As you can see in the image above, I have done nothing in the way of cleaning up the image in terms of water marks, tears and cracks using On1 at this stage purely for noise reduction. While On1 is able to handle this type of repair work, Affinity Photo in my eyes is far better for non-destructive editing and is therefore well suited to repairs of this type providing simple but hugely effective tools such as the InPainting and Patch Tools. You can see the effect of ths work in the image below which although subtle to the eye, were extensive. For reference, InPainting targets localised colour or tone while the Patch Tool targets areas and texture. Used together they provide all the tools necessary to clean up an image such as this one.

Moving On – Using Affinity Photo to clean up the image

Because we are going to be using Affinity Photo to tidy up and repair the image, we can simply open up the JPEG from the previous operation and start repairs. The first place to start, and a relatively simple task when using Affinity Photo, is to check and if necessary to fix the overall image with regards to the black and white points as well as to apply a more fitting tonal curve to the image. This tends to enhance contrast and can bring out some additional details as well as making the image look less faded and more attactive.

There is however a limit of how far you should push this as I think it’s important to maintain some of the history of the image.

Using Affinity Photo to clean up and repair old photos
Using Affinity Photo to clean up and repair old photos

As you can see, a lot of the haze in the image disappears as the image is cleaned up and the reduction of noise has a positive affect on the image albeit as i said previously, you can’t completely fix a photo which is out of focus.

The other issue here is that back in the 50’s, prints were often postage stamp sized so the simple process of scanning and resizing the image does have consequences. Ideally if I could locate the original negative I would start from here rather than from this jpeg. The point here is that over-doing any processing at this stage would lead to a lot of artifacts being added to the image so the amount of detail and sharpness you can add must be held back.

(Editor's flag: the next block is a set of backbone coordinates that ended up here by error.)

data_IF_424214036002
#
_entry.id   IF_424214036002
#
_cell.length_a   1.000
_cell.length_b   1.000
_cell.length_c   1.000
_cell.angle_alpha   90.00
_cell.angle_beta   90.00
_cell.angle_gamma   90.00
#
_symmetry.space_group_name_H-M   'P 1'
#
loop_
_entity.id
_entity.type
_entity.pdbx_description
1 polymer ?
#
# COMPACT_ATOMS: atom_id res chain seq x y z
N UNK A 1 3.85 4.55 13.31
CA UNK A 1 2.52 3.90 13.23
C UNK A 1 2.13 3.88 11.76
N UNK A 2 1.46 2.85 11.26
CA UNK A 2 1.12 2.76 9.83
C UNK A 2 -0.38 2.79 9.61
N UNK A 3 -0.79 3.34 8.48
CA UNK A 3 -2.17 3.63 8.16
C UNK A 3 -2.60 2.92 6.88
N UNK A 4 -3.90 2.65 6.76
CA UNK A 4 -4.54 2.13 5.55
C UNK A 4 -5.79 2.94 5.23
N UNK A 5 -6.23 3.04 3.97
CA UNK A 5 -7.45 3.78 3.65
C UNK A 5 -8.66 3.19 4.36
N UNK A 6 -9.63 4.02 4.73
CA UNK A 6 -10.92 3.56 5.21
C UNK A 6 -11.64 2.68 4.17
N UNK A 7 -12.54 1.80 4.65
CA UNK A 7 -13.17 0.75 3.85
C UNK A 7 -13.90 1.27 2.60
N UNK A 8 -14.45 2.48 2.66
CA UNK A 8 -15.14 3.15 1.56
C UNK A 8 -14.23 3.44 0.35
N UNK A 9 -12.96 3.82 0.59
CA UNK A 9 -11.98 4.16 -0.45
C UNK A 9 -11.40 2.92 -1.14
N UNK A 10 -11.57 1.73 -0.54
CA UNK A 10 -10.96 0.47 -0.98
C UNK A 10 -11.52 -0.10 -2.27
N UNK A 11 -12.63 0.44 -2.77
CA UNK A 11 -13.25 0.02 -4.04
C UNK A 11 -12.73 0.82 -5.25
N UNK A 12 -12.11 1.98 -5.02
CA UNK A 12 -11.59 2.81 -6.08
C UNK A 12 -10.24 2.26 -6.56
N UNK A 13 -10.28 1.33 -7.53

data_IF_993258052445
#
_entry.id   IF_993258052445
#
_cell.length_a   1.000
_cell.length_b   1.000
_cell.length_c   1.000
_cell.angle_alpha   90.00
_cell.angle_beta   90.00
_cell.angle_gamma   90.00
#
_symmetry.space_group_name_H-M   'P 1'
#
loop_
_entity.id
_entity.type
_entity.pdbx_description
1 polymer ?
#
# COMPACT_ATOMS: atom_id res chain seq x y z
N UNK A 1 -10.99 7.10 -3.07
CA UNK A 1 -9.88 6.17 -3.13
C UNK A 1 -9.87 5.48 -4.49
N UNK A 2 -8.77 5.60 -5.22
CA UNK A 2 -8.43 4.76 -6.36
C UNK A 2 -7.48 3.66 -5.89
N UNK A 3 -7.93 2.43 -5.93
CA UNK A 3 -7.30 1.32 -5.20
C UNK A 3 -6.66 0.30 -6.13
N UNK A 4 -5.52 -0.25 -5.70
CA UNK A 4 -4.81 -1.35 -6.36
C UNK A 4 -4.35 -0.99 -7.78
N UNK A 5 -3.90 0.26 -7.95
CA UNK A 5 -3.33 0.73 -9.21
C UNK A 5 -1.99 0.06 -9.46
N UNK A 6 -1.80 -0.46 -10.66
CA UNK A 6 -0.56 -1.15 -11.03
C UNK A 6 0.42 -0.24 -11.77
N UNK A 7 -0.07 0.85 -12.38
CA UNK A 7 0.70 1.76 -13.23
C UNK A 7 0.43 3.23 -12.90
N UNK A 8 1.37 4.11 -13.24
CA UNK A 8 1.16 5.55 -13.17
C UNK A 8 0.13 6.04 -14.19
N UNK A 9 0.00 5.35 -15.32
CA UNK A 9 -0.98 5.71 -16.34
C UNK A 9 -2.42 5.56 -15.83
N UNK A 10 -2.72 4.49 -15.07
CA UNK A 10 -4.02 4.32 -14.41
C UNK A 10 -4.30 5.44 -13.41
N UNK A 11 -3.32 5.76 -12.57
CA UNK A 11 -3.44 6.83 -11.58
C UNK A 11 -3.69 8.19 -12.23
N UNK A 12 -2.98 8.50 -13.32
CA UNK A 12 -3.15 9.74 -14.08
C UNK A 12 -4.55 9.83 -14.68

Next, we need to start fixing some of the tears and age marks on the print.

Using Affinity Photo to clean up and repair old photos
Using Affinity Photo to clean up and repair old photos

The image above is the final result. I have used the InPainting tool to clean up the tears and smaller marks in the image and the Patch tool to address more localised damage to the clothing etc where it was important to retain texture. I have also applied an Unsharp Mask to the image as a whole and used a tone adjustment to push the blacks and whites out to the edges of the histogram. To some this may seem overdone, sitting here I might even agree, but it’s purely a matter of taste.


I’m sure that there are lots of applications that you can use to do this sort of work, Photoshop for example. I have chosen to use On1 PhotoRAW 2022 and Affinity Photo together as I find each brings something unique to the party. On1 produces a good start point for further repair work, especially for images that are noisy while Affinity Photo offers a number of extremely useful tools for image repair.

All this being said, neither application is a magic wand and there are certain things that you can’t improve without significantly degrading your image, for example focus issues and extreme softness in the image. You can improve these, sometimes significantly but you can’t make them 100% perfect. However, when dealing with photos of this type i.e. precious family photos, just improving them is a great step forward.

Interested in trying out the software I used for yourself?